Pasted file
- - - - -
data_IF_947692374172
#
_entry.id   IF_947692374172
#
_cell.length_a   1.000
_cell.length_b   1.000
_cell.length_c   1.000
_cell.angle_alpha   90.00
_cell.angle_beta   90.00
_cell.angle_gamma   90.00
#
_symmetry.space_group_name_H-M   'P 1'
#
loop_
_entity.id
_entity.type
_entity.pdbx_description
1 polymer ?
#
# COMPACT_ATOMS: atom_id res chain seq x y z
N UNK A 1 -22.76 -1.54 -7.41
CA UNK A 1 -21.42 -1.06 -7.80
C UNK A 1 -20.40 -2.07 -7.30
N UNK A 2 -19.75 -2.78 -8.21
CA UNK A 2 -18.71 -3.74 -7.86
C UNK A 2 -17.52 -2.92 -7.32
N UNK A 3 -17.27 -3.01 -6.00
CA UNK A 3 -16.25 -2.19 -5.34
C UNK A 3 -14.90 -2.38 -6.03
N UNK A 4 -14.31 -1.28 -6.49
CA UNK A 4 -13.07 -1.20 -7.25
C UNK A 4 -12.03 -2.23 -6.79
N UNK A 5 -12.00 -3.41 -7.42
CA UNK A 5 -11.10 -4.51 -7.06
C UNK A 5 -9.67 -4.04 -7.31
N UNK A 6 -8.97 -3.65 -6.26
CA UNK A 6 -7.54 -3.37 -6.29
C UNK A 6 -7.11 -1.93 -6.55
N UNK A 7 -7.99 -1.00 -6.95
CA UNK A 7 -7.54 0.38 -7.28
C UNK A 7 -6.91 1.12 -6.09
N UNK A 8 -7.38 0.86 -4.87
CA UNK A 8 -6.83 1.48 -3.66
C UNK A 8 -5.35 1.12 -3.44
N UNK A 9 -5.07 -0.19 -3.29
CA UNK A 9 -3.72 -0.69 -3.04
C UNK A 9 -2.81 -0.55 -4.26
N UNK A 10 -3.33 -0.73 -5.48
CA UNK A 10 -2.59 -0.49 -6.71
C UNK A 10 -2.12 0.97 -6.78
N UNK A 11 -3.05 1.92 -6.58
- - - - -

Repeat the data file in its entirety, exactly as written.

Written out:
data_IF_947692374172
#
_entry.id   IF_947692374172
#
_cell.length_a   1.000
_cell.length_b   1.000
_cell.length_c   1.000
_cell.angle_alpha   90.00
_cell.angle_beta   90.00
_cell.angle_gamma   90.00
#
_symmetry.space_group_name_H-M   'P 1'
#
loop_
_entity.id
_entity.type
_entity.pdbx_description
1 polymer ?
#
# COMPACT_ATOMS: atom_id res chain seq x y z
N UNK A 1 -22.76 -1.54 -7.41
CA UNK A 1 -21.42 -1.06 -7.80
C UNK A 1 -20.40 -2.07 -7.30
N UNK A 2 -19.75 -2.78 -8.21
CA UNK A 2 -18.71 -3.74 -7.86
C UNK A 2 -17.52 -2.92 -7.32
N UNK A 3 -17.27 -3.01 -6.00
CA UNK A 3 -16.25 -2.19 -5.34
C UNK A 3 -14.90 -2.38 -6.03
N UNK A 4 -14.31 -1.28 -6.49
CA UNK A 4 -13.07 -1.20 -7.25
C UNK A 4 -12.03 -2.23 -6.79
N UNK A 5 -12.00 -3.41 -7.42
CA UNK A 5 -11.10 -4.51 -7.06
C UNK A 5 -9.67 -4.04 -7.31
N UNK A 6 -8.97 -3.65 -6.26
CA UNK A 6 -7.54 -3.37 -6.29
C UNK A 6 -7.11 -1.93 -6.55
N UNK A 7 -7.99 -1.00 -6.95
CA UNK A 7 -7.54 0.38 -7.28
C UNK A 7 -6.91 1.12 -6.09
N UNK A 8 -7.38 0.86 -4.87
CA UNK A 8 -6.83 1.48 -3.66
C UNK A 8 -5.35 1.12 -3.44
N UNK A 9 -5.07 -0.19 -3.29
CA UNK A 9 -3.72 -0.69 -3.04
C UNK A 9 -2.81 -0.55 -4.26
N UNK A 10 -3.33 -0.73 -5.48
CA UNK A 10 -2.59 -0.49 -6.71
C UNK A 10 -2.12 0.97 -6.78
N UNK A 11 -3.05 1.92 -6.58